Well, information doesn't belong to *everyone* -- who was really cooking up this occupation and financing it, for example, wasn't exactly explicit and remains opaque even from the airy references in the Occupy Wall Street Journal -- being handed out to the crowd fresh off (the hopefully union) presses -- both to Ad-Busters and Anonymous. (Ugh on both of those; both are manipulative of public consciousness with little or no accountability for themselves.)
"Information needs to be shared," said Briar.
I asked Briar if she subscribed to the slogan "Information wants to be free." She had never heard of it. Well, she couldn't have been more than 20, and fortunately, the geeky opensourceniks -- on evidence from the hacker youths and tangle of laptops and in the lists of working groups -- hadn't reached everyone with their cult.
I explained the saying came from Richard Stallman and his followers in the free software movement (remember, these sectarians don't identify "open source" as coterminous) and she pondered the saying for a bit, turning it over in her mind -- but I felt she found it rather strange and anthropomorphic...or something...and seemed to prefer the "Information needs to be shared" as the better slogan -- and I tend to agree.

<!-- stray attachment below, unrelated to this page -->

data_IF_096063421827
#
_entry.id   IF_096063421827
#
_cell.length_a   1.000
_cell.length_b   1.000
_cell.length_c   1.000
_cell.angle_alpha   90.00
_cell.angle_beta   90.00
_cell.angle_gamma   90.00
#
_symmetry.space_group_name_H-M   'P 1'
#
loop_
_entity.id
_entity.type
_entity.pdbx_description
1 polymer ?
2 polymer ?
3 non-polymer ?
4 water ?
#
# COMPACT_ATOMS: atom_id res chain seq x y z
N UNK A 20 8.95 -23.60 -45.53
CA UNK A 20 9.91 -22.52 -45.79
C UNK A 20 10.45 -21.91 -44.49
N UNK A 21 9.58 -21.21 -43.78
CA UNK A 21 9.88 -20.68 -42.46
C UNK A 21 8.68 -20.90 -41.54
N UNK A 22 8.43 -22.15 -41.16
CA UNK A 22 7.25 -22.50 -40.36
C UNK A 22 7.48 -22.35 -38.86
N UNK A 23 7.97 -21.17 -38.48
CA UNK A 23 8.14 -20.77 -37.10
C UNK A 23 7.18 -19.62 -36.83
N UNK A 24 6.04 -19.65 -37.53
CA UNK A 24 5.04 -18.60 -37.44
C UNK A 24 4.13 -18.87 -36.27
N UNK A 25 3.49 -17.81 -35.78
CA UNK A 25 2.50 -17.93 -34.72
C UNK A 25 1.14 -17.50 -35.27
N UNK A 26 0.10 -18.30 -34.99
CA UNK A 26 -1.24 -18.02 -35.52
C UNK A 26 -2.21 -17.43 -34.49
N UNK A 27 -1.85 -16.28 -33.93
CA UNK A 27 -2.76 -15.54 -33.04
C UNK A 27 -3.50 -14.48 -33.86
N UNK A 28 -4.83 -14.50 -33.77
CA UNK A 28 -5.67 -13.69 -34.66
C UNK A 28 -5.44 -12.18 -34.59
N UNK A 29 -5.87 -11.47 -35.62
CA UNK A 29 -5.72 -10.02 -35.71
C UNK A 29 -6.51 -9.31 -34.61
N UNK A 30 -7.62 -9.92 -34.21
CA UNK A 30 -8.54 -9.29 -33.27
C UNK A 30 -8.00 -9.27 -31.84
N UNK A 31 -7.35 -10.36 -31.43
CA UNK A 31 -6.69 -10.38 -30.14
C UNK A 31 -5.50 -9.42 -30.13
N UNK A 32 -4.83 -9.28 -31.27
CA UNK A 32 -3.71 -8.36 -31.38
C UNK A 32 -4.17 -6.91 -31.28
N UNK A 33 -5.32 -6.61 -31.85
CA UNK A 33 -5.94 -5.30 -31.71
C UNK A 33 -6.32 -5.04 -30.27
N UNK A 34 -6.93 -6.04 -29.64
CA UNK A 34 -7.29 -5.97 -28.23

She explained that her father was head of a university IT department and she grew up interested in open source, making books available on line, making research more accessible.
I asked her who her political grandfathers were. This term -- "political grandfathers" -- is itself a kind of throwback to Trotskyist discussions of the 1960s or 1980s, but it's a useful question to ask. For example, my political grandfathers include C.S. Lewis and E.P. Thompson -- as different as they are -- or Aryeh Neier and Victor Navasky -- as much as I might disagree with them -- and the Soviet human rights advocates Andrei Sakharov and Ludmila Alexeyeva (grandmothers are ok to have, too).
Briar thought about this, but didn't really understand what I was getting at. I tried different other questions. What had she read? What groups had she heard of? Had she ever heard of DSA?
"DSA?" she asked, quizzically.
"The Democratic Socialists of America," I said.
"No, I don't know what the Democratic. Socialists. of America are," she said tensely and patiently as if humouring me.
"They're not so active any more, " I explained.
"I'm anti-authoritarian," Briar said firmly -- and again cautioned that she wasn't attempting to represent anybody.
Sigh. What are they afraid of? Will one of the cadres from the cadre-run organizations come over and reprimand her?
"It's just the Internet," I reassured her. "It's just my little blog." I gave her my name and this blog's name.
"I don't want to be misrepresented on your blog," she said worriedly.